San Diego Superior Courts require Child Custody Recommending Counseling (San Diego County Local Rules, Rule 5.11.1). The counseling occurs early in a case with a custody dispute. The parents would have a parenting plan that had been implemented well before the trial. As such, the courts will often look to what had been working for the parents and children prior to the trial. With appropriate modifications, this plan will often be implemented as the court’s judgment after trial. However, if it can be demonstrated that the plan has not been working to the detriment of the children, it is not unusual for the court to completely change the temporary custody arrangement.
This article is in no way intended to cover all custody scenarios, but provides a general framework for the common custody issues raised at trial.
The obligation to pay support is triggered by a finding of paternity. A child born during marriage when husband is not impotent or sterile is presumed to be the child of marriage (Cal. Fam. Code § 7540). The presumption may be rebutted with blood test results requested within two years of the child’s birth (Cal. Fam. Code §§ 7541, 7550). For a child born outside of wedlock paternity is generally established when the father is consensually named on the birth certificate, there is a written agreement or order for support of the child, or if the parent receives the child into their home and holds the child out as his or her own (Cal. Fam. Code § 7611).
Parents have an equal responsibility to support children (Cal. Fam. Code § 3900) which continues until the child who is not self-supporting ends full-time high school or turns 19, whichever occurs first (Cal. Fam. Code § 3901). The court may order any amount necessary for support, maintenance, and education of a child and reasonable security for payment may be ordered (Cal. Fam. Code § 4001). Child support takes priority over payment of any debts (Cal. Fam. Code § 4012).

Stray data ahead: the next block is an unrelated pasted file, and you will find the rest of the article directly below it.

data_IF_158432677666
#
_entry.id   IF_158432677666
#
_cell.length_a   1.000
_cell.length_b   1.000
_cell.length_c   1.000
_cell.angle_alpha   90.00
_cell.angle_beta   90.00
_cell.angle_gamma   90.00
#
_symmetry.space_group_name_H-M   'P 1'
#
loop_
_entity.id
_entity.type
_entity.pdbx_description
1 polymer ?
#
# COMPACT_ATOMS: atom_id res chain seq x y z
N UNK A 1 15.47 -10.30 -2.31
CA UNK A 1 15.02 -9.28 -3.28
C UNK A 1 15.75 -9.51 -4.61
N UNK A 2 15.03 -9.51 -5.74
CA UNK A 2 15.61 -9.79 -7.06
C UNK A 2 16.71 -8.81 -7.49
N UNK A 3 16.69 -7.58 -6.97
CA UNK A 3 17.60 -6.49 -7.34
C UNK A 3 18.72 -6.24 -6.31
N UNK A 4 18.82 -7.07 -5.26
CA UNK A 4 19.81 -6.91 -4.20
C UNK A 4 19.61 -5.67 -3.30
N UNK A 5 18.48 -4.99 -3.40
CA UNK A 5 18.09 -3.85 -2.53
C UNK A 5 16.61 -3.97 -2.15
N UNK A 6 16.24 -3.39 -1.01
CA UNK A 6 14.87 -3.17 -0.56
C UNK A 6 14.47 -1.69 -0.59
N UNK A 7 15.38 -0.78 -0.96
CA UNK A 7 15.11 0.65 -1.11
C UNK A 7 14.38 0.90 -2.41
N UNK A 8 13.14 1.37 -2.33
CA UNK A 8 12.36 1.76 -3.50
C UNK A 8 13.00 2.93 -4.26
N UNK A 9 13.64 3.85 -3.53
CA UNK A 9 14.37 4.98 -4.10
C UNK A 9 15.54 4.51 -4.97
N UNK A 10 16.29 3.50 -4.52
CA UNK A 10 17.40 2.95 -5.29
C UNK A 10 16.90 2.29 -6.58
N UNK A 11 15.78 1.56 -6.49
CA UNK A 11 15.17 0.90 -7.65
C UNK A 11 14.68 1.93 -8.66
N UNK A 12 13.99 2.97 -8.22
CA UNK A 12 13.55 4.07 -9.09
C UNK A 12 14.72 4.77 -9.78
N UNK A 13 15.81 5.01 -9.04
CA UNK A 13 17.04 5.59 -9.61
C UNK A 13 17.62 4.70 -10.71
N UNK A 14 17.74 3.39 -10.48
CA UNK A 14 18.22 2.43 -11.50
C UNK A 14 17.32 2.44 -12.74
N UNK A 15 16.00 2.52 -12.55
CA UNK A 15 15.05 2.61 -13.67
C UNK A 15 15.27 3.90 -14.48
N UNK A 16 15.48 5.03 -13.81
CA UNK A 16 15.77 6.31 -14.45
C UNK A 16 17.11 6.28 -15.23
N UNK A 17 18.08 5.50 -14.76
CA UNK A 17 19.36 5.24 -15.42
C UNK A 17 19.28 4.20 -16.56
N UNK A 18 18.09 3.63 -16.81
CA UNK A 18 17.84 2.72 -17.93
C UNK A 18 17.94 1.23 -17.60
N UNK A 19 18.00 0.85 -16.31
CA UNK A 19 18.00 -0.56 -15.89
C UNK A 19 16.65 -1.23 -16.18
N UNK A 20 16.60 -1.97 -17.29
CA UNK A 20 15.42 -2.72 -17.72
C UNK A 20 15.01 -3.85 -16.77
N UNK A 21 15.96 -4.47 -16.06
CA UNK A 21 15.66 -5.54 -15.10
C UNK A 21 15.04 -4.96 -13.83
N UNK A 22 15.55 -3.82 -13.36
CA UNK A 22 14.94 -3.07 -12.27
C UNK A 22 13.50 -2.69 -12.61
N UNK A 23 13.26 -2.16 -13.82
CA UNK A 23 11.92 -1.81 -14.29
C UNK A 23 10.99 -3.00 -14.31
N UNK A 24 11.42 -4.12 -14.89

Once paternity is established, child support is calculated pursuant to Statewide Uniform Guidelines (Cal. Fam. Code §§ 4050-4078). There is an algebraic formula (Cal. Fam. Code § 4055) that is translated through various computer software programs including Dissomaster (a paid software service). There is also a free child support calculator on the California Department of Child Support Services website at http://www.childsup.ca.gov/ (click on “Calculate Child Support” in the lower left corner and follow the prompts.
In the event that the custodial parent receives government assistance, such as Temporary Aid to Needy Families (“TANF”), Food Stamps (referred to as “CalFresh” in San Diego County), or MediCal, then that parent would have transferred the right to collect child support to the Department of Child Support Services (“DCSS”). DCSS offers a variety of services including a parent locator service, genetic testing, and enforcement of child support through a variety of means including wage garnishment, tax interception, suspension of driving privileges, and revocation of other licenses and passports.
There are 16 factors the court considers in determining the amount of spousal support (Cal. Fam. Code § 4320), as follows:
The extent to which the earning capacity of each party is sufficient to maintain the standard of living established during the marriage, taking into account all of the following:
The marketable skills of the supported party; the job market for those skills; the time and expenses required for the supported party to acquire the appropriate education or training to develop those skills; and the possible need for retraining or education to acquire other, more marketable skills or employment (Cal. Fam. Code § 4320(a)(1)).
The extent to which the supported party’s present or future earning capacity is impaired by periods of unemployment that were incurred during the marriage to permit the supported party to devote time to domestic duties (Cal. Fam. Code § 4320(a)(2)).
The extent to which the supported party contributed to the attainment of an education, training, a career position, or a license by the supporting party (Cal. Fam. Code § 4320(b)).
The ability of the supporting party to pay spousal support, taking into account the supporting party’s earning capacity, earned and unearned income, assets, and standard of living (Cal. Fam. Code § 4320(c)).
The needs of each party based on the standard of living established during the marriage (Cal. Fam. Code § 4320(d)).